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Sunny California gets behind bright idea

State launches solar power plan

SAN FRANCISCO -- The California Public Utilities Commission yesterday approved a $2.9 billion program to make California one of the world's largest producers of solar power.

The California Solar Initiative, backed by Governor Arnold Schwarzenegger, aims to add 3,000 megawatts of solar energy over 11 years through the installation of 1 million rooftop solar energy systems on homes, businesses, farms, schools, and public buildings.

That amount of electricity would be equivalent to about six new power stations. The measure was approved on a 3-1 vote with one commissioner recusing himself because of a possible conflict of interest.

Michael Peevey, president of the commission, said the effort ''is designed to create a sustainable solar industry" and to demonstrate California's leadership in moving to reduce dependence on fossil fuels to produce energy.

If the program is fully implemented, California would become the world's third-largest solar generator behind Japan and Germany. The state currently produces about 100 megawatts of solar electricity.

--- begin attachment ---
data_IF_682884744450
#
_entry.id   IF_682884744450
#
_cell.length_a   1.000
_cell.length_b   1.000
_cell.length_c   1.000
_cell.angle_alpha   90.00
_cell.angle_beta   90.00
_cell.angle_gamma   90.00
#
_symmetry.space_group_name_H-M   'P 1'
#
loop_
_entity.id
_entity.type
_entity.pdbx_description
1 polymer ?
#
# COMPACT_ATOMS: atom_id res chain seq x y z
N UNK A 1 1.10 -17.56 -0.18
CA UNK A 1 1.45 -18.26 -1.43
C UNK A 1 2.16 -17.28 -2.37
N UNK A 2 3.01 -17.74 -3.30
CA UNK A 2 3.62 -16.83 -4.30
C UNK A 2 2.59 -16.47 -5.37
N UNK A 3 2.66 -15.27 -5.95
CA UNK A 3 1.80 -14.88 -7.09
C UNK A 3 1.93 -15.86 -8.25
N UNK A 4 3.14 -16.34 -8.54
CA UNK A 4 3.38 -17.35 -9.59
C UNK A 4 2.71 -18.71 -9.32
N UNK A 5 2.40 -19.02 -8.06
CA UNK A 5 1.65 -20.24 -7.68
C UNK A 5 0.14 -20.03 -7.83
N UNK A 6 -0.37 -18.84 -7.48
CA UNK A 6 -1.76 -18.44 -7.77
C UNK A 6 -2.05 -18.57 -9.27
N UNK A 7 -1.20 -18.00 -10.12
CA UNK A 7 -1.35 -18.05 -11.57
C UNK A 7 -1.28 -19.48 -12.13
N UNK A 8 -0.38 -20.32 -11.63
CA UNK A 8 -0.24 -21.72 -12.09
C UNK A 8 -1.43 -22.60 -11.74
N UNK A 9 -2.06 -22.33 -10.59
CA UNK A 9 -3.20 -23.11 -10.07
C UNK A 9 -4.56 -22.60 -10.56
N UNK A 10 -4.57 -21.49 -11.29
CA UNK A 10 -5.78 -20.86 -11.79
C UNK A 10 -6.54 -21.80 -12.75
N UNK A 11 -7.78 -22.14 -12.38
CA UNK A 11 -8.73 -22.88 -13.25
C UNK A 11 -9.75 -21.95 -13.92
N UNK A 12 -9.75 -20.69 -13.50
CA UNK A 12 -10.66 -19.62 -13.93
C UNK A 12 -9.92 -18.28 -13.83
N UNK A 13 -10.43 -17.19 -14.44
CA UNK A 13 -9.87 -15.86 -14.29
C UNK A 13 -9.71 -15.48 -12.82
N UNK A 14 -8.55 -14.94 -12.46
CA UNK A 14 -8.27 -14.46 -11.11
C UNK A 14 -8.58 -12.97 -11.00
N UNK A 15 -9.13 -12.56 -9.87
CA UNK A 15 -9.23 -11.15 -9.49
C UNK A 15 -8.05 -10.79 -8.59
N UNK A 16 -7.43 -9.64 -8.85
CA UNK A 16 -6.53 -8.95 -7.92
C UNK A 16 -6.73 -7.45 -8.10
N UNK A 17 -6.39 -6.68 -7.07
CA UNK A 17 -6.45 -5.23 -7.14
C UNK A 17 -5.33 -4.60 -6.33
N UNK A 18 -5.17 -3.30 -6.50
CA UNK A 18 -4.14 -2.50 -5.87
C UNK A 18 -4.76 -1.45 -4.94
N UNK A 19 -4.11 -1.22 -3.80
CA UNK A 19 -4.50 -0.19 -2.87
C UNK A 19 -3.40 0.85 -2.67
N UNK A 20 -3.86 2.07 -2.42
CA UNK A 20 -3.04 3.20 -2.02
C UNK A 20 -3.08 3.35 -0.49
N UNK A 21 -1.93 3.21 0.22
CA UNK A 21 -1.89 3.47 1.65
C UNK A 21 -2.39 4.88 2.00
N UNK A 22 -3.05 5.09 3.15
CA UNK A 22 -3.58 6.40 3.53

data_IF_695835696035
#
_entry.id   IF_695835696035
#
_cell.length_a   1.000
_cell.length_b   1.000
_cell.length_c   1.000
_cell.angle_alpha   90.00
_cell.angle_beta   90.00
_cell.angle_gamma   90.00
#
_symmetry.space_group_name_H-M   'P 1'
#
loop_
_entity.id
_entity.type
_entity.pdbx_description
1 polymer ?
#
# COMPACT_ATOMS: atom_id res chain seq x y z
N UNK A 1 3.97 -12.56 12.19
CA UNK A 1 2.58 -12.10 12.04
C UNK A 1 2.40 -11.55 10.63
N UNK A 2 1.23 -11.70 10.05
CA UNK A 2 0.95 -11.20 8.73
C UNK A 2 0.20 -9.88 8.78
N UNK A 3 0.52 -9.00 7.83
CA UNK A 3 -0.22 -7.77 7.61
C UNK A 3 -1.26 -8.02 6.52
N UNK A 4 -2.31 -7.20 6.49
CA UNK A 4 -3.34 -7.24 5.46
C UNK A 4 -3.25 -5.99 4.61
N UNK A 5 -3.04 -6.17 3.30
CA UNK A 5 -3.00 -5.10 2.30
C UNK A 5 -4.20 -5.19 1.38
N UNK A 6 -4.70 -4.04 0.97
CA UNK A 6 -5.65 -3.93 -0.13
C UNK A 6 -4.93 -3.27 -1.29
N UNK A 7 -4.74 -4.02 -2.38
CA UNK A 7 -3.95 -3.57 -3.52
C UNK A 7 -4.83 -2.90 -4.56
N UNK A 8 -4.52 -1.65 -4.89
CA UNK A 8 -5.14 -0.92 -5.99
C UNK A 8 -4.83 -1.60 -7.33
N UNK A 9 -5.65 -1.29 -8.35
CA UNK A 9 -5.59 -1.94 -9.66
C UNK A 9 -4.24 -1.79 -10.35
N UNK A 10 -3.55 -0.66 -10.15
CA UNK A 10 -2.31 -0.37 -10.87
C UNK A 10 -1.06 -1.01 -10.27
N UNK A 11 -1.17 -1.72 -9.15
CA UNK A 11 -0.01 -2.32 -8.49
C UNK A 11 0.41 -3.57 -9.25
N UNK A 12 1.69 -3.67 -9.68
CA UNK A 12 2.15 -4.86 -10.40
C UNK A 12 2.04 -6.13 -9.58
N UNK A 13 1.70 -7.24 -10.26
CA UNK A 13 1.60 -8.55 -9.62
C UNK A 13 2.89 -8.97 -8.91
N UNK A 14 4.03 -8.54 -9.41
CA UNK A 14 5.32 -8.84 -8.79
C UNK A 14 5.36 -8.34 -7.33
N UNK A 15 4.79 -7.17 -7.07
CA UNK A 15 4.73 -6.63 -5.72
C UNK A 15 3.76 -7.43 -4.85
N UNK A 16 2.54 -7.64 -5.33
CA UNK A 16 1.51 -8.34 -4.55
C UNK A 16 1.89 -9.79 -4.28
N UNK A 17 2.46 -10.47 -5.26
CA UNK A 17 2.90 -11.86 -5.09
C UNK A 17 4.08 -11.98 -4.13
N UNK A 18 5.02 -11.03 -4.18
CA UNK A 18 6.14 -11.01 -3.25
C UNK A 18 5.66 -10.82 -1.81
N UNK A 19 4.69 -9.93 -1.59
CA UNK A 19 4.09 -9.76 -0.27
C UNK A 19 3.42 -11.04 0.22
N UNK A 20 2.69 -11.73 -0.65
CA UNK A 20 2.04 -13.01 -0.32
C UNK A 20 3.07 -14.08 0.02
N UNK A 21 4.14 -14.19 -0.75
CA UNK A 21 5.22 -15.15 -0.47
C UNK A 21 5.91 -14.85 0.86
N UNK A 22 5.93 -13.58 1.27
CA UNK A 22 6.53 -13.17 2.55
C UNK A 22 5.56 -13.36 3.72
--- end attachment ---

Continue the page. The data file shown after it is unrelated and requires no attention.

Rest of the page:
The program will offer rebates for adding solar power systems. It is also expected to give a big boost to manufacturers of solar power generating cells and panels.

An industry official said the commission's decision will give investors more certainty about the future of solar electricity.

''This is a phenomenal decision. The regulatory environment has been the number one uncertainty for the investment community. This long-term program provides the certainty we have been sorely lacking," said Howard Wenger, executive vice president of privately held PowerLight Corp., a Berkeley-based solar systems developer.

The money for the program will come from funds already earmarked for solar energy and gas and electric utility rates.

The average residential utility bill would go up 65 cents a month, according to Environment California, a solar power supporter.

Solar spending could save California utility customers an estimated $9 billion from a reduced need to build power plants and purchase electricity supplies during high-demand days in the summer, according to a commission report.

Schwarzenegger pushed a solar energy bill in the state Legislature last year, but it stalled amid policy disputes and amendments.

The Republican governor's energy goals call for making renewable energy, such as solar and wind power, 20 percent of California's electricity resources by 2017.

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